Executive Summary

The constitution provides for freedom of religion, with certain exceptions, and protection against governmental discrimination on the basis of creed. Some groups reported difficulty securing long-term residence permits for missionaries.

There were no reports of significant societal actions affecting religious freedom.

The U.S. embassy engaged with the government at high levels on residency permits for missionaries and religious freedom generally. The embassy met leaders of each major faith and discussed interfaith collaboration and the establishment of an interfaith council.

Section I. Religious Demography

The U.S. government estimates the total population at 2.2 million (July 2015 estimate). According to a 2006 demographics report published by the country's Central Statistics Office, 63 percent of citizens are members of Christian groups, 27 percent claim their religion as "God," 8 percent espouse no religion, 2 percent are adherents of the traditional indigenous religion Badimo, and all other religious groups comprise less than 1 percent of the population.

Anglicans, Methodists, and members of the United Congregational Church of Southern Africa make up the majority of Christians. There are also Lutherans, Roman Catholics, members of The Church of Jesus Christ of Latter-day Saints (Mormons), Seventh-day Adventists, Jehovah's Witnesses, Baptists, members of the Dutch Reformed Church, Mennonites, and members of other Christian denominations. According to a 2011 study by the Pew Research Center, there are approximately 8,000 Muslims, many of whom are of South Asian origin. There are small numbers of Hindus and Bahais. Immigrants and foreign workers are more likely to be members of non-Christian religious groups than are native-born citizens.

Section II. Status of Government Respect for Religious Freedom

Legal Framework

Under its broader protections of freedom of conscience, the constitution provides for the freedom of thought and religion, the right to change religion or belief, and the right to manifest and propagate religion or belief in worship, teaching, practice, and observance. The constitution permits the government to restrict these rights in the interest of protecting the rights of other persons, national defense, public safety, public order, public morality, or public health when the restrictions are deemed "reasonably justifiable in a democratic society." The government has never exercised this provision. The constitution also prohibits discrimination based on creed in provision of rights.

The constitution provides that every religious group may establish places for religious instruction at the group's expense. The constitution prohibits requiring religious instruction, as well as requiring participation in religious ceremonies in a religion other than one's own. The constitution also prohibits compelling an individual to take an oath that is contrary to that individual's religious beliefs.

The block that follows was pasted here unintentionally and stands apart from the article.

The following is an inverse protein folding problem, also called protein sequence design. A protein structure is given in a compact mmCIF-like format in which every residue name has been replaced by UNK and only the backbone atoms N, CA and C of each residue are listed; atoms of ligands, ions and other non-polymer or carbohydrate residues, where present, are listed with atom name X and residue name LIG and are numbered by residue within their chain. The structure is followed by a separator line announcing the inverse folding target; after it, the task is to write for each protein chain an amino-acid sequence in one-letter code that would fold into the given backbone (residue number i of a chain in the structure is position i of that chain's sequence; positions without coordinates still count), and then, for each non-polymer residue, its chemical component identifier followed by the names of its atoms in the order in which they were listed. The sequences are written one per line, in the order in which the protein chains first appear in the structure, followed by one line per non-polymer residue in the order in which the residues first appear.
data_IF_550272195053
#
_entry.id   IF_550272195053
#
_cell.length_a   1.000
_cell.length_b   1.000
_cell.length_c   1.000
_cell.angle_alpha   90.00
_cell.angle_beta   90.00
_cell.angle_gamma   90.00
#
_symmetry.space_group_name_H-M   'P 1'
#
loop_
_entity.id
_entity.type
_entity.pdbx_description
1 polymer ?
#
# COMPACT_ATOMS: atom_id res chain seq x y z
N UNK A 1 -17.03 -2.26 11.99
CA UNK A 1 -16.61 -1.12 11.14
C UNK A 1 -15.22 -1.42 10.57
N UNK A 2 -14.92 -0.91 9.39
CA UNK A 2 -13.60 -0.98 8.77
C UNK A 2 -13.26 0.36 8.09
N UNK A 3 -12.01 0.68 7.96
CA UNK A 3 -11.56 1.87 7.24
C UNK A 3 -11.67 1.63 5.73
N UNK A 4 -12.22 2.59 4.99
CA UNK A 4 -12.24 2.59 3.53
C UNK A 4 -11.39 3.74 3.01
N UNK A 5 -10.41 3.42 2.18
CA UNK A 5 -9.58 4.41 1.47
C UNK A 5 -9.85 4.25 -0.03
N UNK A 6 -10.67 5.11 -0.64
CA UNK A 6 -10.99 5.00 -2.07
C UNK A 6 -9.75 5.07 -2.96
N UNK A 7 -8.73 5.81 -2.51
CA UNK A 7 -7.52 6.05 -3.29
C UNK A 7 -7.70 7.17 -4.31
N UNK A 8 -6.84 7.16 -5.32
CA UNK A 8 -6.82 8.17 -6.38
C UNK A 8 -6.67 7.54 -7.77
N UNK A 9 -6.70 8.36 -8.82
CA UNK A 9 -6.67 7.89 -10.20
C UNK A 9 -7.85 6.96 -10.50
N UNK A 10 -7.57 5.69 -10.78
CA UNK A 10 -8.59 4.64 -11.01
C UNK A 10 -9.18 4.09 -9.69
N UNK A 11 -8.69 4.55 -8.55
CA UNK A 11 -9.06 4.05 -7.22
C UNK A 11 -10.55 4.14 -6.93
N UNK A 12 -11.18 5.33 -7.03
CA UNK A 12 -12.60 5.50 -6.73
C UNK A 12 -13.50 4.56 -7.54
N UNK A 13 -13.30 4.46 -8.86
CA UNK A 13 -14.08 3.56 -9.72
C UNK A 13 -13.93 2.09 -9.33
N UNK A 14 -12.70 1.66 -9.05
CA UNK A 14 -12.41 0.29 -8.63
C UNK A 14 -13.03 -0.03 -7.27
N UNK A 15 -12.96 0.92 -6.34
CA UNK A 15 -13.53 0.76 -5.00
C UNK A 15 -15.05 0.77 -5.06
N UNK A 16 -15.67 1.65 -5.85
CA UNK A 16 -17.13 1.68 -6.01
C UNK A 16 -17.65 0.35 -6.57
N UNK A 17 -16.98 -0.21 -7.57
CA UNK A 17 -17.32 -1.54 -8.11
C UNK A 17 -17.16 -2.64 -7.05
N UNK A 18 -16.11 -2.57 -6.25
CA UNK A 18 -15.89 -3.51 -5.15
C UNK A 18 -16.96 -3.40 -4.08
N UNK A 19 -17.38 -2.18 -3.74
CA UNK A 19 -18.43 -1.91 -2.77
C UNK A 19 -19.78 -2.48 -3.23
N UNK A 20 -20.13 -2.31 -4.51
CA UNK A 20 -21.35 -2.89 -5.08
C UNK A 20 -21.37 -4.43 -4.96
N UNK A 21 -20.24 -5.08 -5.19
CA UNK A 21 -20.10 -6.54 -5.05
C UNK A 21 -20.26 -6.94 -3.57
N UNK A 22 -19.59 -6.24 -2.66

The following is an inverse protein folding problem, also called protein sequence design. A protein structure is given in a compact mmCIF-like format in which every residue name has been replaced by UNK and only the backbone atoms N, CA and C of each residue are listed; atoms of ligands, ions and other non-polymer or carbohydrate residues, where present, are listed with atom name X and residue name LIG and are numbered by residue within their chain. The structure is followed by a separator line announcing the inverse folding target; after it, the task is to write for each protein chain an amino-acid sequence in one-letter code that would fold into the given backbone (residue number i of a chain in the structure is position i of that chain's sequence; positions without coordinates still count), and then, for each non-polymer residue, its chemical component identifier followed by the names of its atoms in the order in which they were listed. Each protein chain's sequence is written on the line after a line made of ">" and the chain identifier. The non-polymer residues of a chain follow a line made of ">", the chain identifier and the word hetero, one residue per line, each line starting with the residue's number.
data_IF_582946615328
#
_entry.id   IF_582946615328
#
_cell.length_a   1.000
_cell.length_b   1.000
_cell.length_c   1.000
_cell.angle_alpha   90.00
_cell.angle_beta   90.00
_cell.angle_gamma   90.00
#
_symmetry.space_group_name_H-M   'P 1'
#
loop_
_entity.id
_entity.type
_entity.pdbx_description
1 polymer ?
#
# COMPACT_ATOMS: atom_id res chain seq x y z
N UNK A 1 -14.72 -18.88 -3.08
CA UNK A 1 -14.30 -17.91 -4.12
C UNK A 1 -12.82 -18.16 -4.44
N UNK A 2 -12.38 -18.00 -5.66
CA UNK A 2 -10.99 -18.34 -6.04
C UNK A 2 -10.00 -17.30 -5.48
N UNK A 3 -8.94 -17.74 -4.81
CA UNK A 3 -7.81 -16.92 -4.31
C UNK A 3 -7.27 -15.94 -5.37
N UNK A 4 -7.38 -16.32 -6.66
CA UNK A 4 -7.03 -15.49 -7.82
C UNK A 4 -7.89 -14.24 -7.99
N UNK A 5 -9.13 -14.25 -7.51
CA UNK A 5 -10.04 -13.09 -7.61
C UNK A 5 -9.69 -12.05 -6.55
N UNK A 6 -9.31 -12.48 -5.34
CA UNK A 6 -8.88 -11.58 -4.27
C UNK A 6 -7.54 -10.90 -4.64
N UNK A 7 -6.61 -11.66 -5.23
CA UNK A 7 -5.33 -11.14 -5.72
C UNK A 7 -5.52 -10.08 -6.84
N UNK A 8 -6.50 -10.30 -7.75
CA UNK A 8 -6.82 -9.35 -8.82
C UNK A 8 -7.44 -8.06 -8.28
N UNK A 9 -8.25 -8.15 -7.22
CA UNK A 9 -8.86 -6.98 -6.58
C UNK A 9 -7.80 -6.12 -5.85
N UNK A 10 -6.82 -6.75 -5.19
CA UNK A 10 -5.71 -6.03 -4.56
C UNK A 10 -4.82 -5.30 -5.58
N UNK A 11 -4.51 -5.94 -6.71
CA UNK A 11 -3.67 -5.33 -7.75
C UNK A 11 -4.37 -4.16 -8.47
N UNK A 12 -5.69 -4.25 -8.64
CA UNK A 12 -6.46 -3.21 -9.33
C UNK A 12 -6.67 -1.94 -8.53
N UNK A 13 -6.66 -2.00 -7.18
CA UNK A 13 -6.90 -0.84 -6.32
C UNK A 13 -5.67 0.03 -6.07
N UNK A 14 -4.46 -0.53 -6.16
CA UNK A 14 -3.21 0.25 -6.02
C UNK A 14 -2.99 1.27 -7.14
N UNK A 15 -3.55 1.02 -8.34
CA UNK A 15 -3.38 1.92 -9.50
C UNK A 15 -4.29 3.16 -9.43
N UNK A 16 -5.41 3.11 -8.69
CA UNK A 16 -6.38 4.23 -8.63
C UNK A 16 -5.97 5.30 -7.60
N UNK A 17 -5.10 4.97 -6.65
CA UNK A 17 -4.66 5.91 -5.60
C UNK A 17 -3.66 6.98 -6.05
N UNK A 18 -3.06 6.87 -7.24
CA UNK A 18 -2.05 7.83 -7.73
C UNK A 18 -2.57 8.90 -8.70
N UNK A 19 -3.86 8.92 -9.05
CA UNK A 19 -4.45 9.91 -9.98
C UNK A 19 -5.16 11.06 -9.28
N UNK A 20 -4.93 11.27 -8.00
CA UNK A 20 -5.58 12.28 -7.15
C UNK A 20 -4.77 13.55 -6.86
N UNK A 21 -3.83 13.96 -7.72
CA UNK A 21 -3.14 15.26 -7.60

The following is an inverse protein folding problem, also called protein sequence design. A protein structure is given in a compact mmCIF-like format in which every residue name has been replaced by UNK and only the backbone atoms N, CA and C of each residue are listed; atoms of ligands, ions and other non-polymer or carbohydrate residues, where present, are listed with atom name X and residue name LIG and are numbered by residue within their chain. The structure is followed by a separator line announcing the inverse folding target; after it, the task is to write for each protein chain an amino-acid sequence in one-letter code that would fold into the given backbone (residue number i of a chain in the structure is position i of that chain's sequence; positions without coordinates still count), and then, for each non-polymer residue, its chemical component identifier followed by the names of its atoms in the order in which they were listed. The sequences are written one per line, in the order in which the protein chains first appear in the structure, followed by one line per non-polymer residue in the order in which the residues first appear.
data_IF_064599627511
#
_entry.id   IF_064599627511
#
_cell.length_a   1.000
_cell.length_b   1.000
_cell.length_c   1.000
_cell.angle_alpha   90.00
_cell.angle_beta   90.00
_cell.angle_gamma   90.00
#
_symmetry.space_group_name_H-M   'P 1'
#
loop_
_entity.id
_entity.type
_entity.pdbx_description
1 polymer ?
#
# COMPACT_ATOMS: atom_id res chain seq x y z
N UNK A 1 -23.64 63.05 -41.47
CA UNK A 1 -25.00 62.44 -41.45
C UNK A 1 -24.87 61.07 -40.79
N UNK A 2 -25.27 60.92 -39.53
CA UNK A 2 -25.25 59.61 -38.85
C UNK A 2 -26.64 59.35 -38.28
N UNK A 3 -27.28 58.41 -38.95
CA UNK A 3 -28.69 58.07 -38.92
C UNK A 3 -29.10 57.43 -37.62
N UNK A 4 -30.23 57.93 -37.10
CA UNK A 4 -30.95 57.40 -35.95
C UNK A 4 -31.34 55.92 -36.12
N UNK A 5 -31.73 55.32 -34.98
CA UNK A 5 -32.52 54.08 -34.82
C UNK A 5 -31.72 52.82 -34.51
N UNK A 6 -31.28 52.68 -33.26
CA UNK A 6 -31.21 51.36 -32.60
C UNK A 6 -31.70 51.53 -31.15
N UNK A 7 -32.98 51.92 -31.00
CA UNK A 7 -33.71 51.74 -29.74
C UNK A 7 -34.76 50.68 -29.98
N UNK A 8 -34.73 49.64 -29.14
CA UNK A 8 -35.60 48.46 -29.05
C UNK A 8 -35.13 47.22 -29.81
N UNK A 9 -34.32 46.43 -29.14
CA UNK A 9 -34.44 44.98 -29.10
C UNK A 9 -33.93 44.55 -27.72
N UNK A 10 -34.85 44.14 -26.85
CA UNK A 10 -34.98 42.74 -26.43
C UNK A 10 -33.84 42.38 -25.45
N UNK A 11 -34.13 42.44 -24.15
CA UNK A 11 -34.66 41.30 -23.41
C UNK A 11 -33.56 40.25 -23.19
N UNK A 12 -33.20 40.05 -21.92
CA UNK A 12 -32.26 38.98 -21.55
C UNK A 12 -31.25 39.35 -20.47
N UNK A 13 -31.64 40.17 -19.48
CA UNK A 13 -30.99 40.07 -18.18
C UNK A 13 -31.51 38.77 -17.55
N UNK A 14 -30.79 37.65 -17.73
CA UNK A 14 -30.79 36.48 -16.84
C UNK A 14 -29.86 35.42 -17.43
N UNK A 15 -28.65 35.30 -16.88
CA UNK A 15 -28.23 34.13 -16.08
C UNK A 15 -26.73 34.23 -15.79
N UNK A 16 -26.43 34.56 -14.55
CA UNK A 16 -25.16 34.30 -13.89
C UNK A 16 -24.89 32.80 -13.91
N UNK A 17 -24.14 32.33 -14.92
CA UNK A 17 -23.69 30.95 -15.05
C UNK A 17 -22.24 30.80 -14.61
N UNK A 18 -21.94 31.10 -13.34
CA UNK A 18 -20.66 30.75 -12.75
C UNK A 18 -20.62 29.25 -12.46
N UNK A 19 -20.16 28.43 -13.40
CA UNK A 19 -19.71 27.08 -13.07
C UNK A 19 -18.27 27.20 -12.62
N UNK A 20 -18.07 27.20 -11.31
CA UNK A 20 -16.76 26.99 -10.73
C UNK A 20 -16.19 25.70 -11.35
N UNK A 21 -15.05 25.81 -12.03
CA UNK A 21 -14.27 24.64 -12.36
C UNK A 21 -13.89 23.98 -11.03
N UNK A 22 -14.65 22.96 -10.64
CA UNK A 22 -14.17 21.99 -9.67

All organizations, including religious groups, must register with the government. To register, a group must submit its constitution to the registrar of societies section of the Ministry of Labor and Home Affairs. A group must register to conduct business, sign contracts, or open an account at a local bank. Any person who manages, assists in the management of, or holds an official position in an unregistered group is subject to a fine of up to 1,000 pula (BWP) ($89) and up to seven years in prison. Any member of an unregistered group is subject to penalties including fines up to BWP 500 ($44) and up to three years in prison.

Government Practices

Optional religious education remained part of the curriculum in public schools; this curriculum continued to emphasize Christianity but also addressed other religious groups in the country. Government regulation of private schools did not distinguish between Christian, Muslim, or secular schools.

In March the parliament amended the law to raise the minimum membership threshold for registration for religious groups from 10 members to 250 members. As of the end of the year, the amendment had not been implemented.

Some Christian organizations reported that some of their missionaries had difficulty obtaining residence permits for missionary work. The Department of Labor and Home Affairs attributed this difficulty to a gray area in the immigration "points system," developed several years ago and implemented gradually, providing greater weight to missionary work tied to development projects than to proselytizing. Some observers, however, suggested considerations outside the points system affected the awarding of visas for specific religious groups.

Although it was common for government meetings to begin with a Christian prayer, members of non-Christian groups also occasionally led prayers.

Section III. Status of Societal Respect for Religious Freedom

There were no reports of significant societal actions affecting religious freedom.

Section IV. U.S. Government Policy

The U.S. Ambassador engaged relevant ministries at the highest level, urging greater transparency on resident permit regulations for missionaries and advocating on behalf of religious freedom generally.

The Ambassador hosted meetings with religious leaders representing each of the major faiths present in the country to discuss interfaith collaboration and the re-establishment of an interfaith council that could function in collaboration with, as well as independent of, the embassy, to promote interfaith dialogue and address religious freedom issues on an ad hoc basis.


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